But then there are industries that have been really hurt, so spending right now may not be the right thing [for them] to do.
One of our startups, IZY.ai from Cohort Two, is in the hospitality industry, and we were really worried about them. But it was interesting because they ended up helping hotels to digitize.
Kr: Do you have a response to the notion that social missions cannot compromise financial returns? What does it take for a business to have synergy between its finances and social mission?
AN: Yeah, it’s funny. If someone could tell me the secret to that, I would love to hear it.
I’ve been working in the social impact space for more than ten years. It’s constantly an uphill battle to convince people that you can have a fundamentally good business. The assumption that business is bad is where the problem lies.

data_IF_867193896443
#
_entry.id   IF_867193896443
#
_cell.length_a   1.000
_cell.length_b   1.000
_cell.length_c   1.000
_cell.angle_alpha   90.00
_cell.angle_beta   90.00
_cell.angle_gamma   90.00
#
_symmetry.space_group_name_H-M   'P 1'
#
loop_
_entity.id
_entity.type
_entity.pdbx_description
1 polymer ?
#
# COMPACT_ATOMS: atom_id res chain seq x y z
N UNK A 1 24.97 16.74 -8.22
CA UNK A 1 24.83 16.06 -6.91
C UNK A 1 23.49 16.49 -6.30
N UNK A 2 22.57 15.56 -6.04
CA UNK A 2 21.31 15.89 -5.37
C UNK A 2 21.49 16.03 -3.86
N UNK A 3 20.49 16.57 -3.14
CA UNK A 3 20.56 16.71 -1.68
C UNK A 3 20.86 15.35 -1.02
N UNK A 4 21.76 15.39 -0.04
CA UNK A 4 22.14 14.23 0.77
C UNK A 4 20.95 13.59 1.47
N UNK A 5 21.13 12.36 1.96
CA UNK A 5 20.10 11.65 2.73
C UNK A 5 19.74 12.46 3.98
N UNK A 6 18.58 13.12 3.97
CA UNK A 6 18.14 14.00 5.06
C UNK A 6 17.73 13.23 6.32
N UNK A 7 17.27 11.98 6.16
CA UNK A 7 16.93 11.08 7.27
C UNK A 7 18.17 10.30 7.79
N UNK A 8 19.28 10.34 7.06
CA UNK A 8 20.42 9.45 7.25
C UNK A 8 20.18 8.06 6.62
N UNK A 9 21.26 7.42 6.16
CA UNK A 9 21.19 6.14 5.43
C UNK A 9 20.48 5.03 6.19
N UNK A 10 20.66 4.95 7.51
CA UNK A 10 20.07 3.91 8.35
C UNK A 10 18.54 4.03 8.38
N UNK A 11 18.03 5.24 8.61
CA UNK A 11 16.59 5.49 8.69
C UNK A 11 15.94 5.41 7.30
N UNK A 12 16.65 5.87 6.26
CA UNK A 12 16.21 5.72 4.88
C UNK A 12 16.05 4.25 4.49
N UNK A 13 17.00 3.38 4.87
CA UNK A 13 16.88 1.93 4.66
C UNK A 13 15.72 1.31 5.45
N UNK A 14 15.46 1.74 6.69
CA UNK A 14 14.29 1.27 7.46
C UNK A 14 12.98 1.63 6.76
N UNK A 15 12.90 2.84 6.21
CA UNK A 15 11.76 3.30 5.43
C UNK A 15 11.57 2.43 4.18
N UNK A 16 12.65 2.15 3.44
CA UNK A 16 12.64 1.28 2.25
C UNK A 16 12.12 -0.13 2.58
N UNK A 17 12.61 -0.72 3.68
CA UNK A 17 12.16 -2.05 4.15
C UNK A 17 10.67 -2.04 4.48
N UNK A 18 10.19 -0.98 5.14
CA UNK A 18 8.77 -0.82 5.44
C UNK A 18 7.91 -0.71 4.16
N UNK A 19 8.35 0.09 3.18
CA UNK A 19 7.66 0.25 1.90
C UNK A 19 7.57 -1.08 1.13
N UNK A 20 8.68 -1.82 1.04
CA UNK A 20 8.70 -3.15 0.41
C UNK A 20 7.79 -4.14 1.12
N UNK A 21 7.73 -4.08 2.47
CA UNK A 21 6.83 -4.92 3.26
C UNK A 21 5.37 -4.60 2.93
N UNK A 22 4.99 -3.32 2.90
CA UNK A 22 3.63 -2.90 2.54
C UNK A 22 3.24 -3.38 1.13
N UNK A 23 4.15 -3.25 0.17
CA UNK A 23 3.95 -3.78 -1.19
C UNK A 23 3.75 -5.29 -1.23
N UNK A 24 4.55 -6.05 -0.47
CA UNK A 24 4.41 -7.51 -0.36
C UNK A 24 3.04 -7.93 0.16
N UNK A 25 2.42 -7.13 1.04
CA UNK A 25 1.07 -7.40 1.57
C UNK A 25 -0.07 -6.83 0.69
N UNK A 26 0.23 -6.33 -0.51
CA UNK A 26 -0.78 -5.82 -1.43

Our mission statement is that we believe entrepreneurs are one of humanity’s greatest catalysts for positive change, because we really believe that people are solving big problems in their area and are going to make a difference.
Kr: Will Accelerating Asia consider becoming a 100% impact investor?
AN: Yes, we are definitely working toward that. It’s the difference between what we say outwardly and how we market ourselves, versus what we are as a business. I don’t think there should be any differentiation between a social entrepreneur and an entrepreneur. We are hoping our portfolio would strive towards a sustainable development goal. But a sustainable development goal is just one framework. If we are looking across our entire portfolio, they are all impact businesses. But if we are looking at the sustainable development goals, 65 percent of them are connected to that.